John Taylor, University of Leeds; Wendy R. Childs, University of Leeds; and Leslie Watkiss, Society of Antiquaries of London, for The St Albans Chronicle: The Chronica Maiora of Thomas Walsingham, Vol. II: 1394–1422 (Clarendon Press and Oxford University Press, 2011). This volume completes the edition of a vital source for an important era in British medieval history, a valuable text for both historians and literary scholars. The introductory material is exemplary. The editors resolve complex histories of manuscript and print transmission, as well as long-standing questions of authorship. The translation is fluid and readable; the apparatus, annotations, bibliography, and index are clear and useful. This definitive edition will form the basis of future research for many years to come.
The Joan Kelly Memorial Prize in Women’s History
Carol Pal, Bennington College, for Republic of Women: Rethinking the Republic of Letters in the Seventeenth Century (Cambridge University Press, 2012). Pal’s meticulously researched, beautifully written study takes us on a stunning tour of the correspondence, networks, publications, and mentorships connecting seven learned women across Europe in the 17th century. Deftly combining biography, social, religious, cultural, and intellectual history, Pal’s Republic of Women challenges everything we thought we knew about the supposedly masculine republic of letters. Filling the 17thcentury shelf in Virginia Woolf’s imaginary library, she also explains how we came to believe it was empty!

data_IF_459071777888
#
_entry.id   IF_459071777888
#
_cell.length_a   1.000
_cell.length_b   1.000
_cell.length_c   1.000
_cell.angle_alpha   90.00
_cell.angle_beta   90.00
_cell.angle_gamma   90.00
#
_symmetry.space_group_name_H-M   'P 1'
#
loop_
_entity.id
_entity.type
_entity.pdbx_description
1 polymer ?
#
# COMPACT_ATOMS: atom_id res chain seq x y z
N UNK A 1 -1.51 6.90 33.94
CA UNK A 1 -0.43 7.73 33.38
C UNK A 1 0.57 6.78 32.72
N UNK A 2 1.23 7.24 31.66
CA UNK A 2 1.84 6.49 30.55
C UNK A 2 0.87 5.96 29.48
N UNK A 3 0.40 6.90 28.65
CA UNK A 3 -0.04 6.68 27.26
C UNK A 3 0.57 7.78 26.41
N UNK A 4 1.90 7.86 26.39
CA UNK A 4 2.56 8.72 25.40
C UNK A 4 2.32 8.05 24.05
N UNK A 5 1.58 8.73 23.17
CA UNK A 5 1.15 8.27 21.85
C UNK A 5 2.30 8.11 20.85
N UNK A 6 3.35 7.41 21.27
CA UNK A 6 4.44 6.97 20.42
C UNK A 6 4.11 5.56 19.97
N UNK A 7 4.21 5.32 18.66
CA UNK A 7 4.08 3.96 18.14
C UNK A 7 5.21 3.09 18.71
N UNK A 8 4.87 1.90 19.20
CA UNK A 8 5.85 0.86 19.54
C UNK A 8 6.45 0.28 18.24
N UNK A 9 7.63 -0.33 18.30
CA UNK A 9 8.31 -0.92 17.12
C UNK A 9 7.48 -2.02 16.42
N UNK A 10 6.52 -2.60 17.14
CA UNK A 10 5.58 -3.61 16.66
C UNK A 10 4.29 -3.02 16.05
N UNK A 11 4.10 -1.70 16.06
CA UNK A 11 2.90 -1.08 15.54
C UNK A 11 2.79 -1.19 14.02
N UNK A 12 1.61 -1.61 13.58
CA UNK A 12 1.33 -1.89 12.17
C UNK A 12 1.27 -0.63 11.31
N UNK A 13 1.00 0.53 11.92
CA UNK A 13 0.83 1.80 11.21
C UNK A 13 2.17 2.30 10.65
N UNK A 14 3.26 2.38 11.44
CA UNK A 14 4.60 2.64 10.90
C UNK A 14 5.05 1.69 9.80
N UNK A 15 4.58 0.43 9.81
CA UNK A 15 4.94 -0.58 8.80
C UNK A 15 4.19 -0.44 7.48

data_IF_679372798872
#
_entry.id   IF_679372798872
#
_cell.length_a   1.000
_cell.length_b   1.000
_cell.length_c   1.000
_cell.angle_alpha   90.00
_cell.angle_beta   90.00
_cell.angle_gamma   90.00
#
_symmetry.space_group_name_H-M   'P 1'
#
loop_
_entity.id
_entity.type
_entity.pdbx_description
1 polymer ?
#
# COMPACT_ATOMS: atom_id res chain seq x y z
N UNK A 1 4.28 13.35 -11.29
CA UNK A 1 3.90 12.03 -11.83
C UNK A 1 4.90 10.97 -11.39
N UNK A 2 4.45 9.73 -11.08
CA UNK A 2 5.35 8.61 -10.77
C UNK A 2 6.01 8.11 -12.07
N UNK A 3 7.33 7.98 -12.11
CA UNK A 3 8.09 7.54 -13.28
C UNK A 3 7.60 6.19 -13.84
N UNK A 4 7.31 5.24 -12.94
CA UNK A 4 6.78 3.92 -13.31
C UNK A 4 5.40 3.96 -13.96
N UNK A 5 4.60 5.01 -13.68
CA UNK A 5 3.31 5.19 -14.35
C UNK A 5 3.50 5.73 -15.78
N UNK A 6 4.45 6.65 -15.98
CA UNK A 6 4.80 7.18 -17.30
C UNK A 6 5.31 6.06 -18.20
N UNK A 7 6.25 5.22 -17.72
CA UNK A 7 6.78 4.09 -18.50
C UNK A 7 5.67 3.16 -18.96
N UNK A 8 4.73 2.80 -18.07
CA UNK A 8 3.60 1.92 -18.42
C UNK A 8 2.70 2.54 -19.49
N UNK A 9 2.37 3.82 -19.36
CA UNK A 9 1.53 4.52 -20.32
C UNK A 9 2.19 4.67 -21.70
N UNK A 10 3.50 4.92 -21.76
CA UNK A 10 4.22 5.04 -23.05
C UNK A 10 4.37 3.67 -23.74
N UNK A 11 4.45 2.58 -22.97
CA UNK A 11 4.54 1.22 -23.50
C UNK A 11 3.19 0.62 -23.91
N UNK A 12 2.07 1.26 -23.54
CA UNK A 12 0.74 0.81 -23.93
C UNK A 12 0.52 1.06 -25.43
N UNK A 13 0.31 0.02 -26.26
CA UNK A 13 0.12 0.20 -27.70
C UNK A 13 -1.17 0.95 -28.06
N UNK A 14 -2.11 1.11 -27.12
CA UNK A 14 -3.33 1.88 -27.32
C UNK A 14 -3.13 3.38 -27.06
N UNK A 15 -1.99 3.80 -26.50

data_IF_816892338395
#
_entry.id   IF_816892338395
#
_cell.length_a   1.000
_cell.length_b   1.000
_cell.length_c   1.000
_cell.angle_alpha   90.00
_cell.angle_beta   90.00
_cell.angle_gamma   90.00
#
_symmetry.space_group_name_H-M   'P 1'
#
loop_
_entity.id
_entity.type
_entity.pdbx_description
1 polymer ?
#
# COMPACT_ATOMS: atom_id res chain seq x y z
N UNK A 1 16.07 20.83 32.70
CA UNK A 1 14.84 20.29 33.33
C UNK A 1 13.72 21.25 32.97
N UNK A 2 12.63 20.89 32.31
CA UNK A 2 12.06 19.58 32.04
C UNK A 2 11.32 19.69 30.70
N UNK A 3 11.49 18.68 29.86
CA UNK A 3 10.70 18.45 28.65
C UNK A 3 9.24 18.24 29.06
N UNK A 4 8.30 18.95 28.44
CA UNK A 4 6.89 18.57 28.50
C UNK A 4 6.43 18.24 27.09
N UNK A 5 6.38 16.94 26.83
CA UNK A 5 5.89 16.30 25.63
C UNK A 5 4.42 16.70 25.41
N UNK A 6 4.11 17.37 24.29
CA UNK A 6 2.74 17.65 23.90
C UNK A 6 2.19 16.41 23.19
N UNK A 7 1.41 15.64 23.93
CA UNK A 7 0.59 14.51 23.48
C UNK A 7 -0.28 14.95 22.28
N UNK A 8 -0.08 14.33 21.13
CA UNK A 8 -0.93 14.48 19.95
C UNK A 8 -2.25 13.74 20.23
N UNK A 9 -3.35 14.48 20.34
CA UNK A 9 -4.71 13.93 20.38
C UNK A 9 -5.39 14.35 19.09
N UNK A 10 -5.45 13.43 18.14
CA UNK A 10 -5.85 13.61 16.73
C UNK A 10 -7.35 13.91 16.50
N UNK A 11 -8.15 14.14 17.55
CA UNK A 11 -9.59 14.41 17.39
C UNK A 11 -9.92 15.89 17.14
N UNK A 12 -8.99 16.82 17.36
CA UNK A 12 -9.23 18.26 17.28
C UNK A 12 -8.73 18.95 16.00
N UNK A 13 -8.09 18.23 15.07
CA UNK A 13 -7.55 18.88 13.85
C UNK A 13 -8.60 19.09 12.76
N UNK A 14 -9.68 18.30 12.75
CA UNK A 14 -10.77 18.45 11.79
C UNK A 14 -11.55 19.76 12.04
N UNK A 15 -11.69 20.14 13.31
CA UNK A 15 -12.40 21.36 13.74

The Martin A. Klein Prize in African History
Derek R. Peterson, University of Michigan, for Ethnic Patriotism and the East Africa Revival: A History of Dissent, c. 1935–1972 (Cambridge University Press, 2012). Peterson’s Ethinc Patriotism explores the cultural and intellectual worlds of East Africa from the mid1930s through the first decade of independence, identifying the communities of belonging created both by ethnic patriots who valorized loyalty to chiefs and elders and by upstart, cosmopolitan networks of Christian revivalists. By analyzing these divergent communities in multiple settings, Peterson demonstrates the contested nature of identity and belonging, the prevalence of dissent, and the problematic nature of nationalism.
The Littleton-Griswold Prize
John Fabian Witt, Yale University Law School, for Lincoln’s Code: The Laws of War in American History (Free Press, 2012).Lincoln’s Code skillfully mixes law and history to illuminate how the laws of war have shaped and been shaped by America’s wartime experiences from the Revolution through the Philippines insurrection. John Witt’s book is especially good at revealing the tensions at work between the sometimes competing demands of justice and military necessity. Deeply researched and artfully written, Lincoln’s Code paints a complex portrait of the past that speaks directly to the present.
The J. Russell Major Prize
Miranda Frances Spieler, American University of Paris, for Empire and Underworld: Captivity in French Guiana (Harvard University Press, 2012). Spieler’s innovative study of French Guiana from the late 18th century to 1870 examines the spatial and legal history of the colony in ways that invite a profound reconsideration of the relationship of France to its colonial territories. Analyzing material and cultural remains, as well as silences and lacunae in the record, Spieler elegantly challenges many presumptions about nation, empire, slavery, incarceration, and violence.
The George L. Mosse Prize